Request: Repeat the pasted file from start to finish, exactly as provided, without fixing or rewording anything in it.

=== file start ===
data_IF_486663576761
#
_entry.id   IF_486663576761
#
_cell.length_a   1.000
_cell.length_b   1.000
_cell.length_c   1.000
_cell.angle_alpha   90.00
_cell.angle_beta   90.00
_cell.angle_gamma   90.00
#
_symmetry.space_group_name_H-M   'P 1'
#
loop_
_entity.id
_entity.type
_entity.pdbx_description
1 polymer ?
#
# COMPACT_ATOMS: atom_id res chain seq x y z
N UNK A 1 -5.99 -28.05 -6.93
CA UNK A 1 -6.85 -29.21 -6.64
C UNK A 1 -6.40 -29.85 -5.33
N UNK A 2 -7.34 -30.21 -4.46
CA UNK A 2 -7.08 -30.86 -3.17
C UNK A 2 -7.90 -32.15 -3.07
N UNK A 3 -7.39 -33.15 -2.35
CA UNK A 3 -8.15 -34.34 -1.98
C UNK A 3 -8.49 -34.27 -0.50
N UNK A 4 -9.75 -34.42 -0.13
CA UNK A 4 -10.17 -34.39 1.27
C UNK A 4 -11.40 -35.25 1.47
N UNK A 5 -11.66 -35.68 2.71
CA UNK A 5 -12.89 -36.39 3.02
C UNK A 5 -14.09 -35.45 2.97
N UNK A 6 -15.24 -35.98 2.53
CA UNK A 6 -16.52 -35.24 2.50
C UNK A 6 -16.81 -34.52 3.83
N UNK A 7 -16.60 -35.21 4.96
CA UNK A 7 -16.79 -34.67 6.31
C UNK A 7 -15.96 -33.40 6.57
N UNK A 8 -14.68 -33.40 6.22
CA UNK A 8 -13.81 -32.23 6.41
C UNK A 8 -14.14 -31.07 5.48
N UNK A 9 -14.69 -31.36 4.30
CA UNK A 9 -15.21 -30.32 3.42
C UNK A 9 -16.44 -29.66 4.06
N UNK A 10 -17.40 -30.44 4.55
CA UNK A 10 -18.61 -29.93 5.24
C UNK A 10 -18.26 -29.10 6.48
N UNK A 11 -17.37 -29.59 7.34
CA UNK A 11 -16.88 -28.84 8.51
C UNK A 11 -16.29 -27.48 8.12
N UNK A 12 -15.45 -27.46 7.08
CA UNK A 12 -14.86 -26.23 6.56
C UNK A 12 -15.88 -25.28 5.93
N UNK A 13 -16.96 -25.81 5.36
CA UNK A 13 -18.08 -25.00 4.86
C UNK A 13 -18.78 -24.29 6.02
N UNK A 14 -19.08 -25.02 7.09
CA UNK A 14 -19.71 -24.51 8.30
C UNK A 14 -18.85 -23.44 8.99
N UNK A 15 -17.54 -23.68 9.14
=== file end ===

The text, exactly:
data_IF_486663576761
#
_entry.id   IF_486663576761
#
_cell.length_a   1.000
_cell.length_b   1.000
_cell.length_c   1.000
_cell.angle_alpha   90.00
_cell.angle_beta   90.00
_cell.angle_gamma   90.00
#
_symmetry.space_group_name_H-M   'P 1'
#
loop_
_entity.id
_entity.type
_entity.pdbx_description
1 polymer ?
#
# COMPACT_ATOMS: atom_id res chain seq x y z
N UNK A 1 -5.99 -28.05 -6.93
CA UNK A 1 -6.85 -29.21 -6.64
C UNK A 1 -6.40 -29.85 -5.33
N UNK A 2 -7.34 -30.21 -4.46
CA UNK A 2 -7.08 -30.86 -3.17
C UNK A 2 -7.90 -32.15 -3.07
N UNK A 3 -7.39 -33.15 -2.35
CA UNK A 3 -8.15 -34.34 -1.98
C UNK A 3 -8.49 -34.27 -0.50
N UNK A 4 -9.75 -34.42 -0.13
CA UNK A 4 -10.17 -34.39 1.27
C UNK A 4 -11.40 -35.25 1.47
N UNK A 5 -11.66 -35.68 2.71
CA UNK A 5 -12.89 -36.39 3.02
C UNK A 5 -14.09 -35.45 2.97
N UNK A 6 -15.24 -35.98 2.53
CA UNK A 6 -16.52 -35.24 2.50
C UNK A 6 -16.81 -34.52 3.83
N UNK A 7 -16.60 -35.21 4.96
CA UNK A 7 -16.79 -34.67 6.31
C UNK A 7 -15.96 -33.40 6.57
N UNK A 8 -14.68 -33.40 6.22
CA UNK A 8 -13.81 -32.23 6.41
C UNK A 8 -14.14 -31.07 5.48
N UNK A 9 -14.69 -31.36 4.30
CA UNK A 9 -15.21 -30.32 3.42
C UNK A 9 -16.44 -29.66 4.06
N UNK A 10 -17.40 -30.44 4.55
CA UNK A 10 -18.61 -29.93 5.24
C UNK A 10 -18.26 -29.10 6.48
N UNK A 11 -17.37 -29.59 7.34
CA UNK A 11 -16.88 -28.84 8.51
C UNK A 11 -16.29 -27.48 8.12
N UNK A 12 -15.45 -27.46 7.08
CA UNK A 12 -14.86 -26.23 6.56
C UNK A 12 -15.88 -25.28 5.93
N UNK A 13 -16.96 -25.81 5.36
CA UNK A 13 -18.08 -25.00 4.86
C UNK A 13 -18.78 -24.29 6.02
N UNK A 14 -19.08 -25.02 7.09
CA UNK A 14 -19.71 -24.51 8.30
C UNK A 14 -18.85 -23.44 8.99
N UNK A 15 -17.54 -23.68 9.14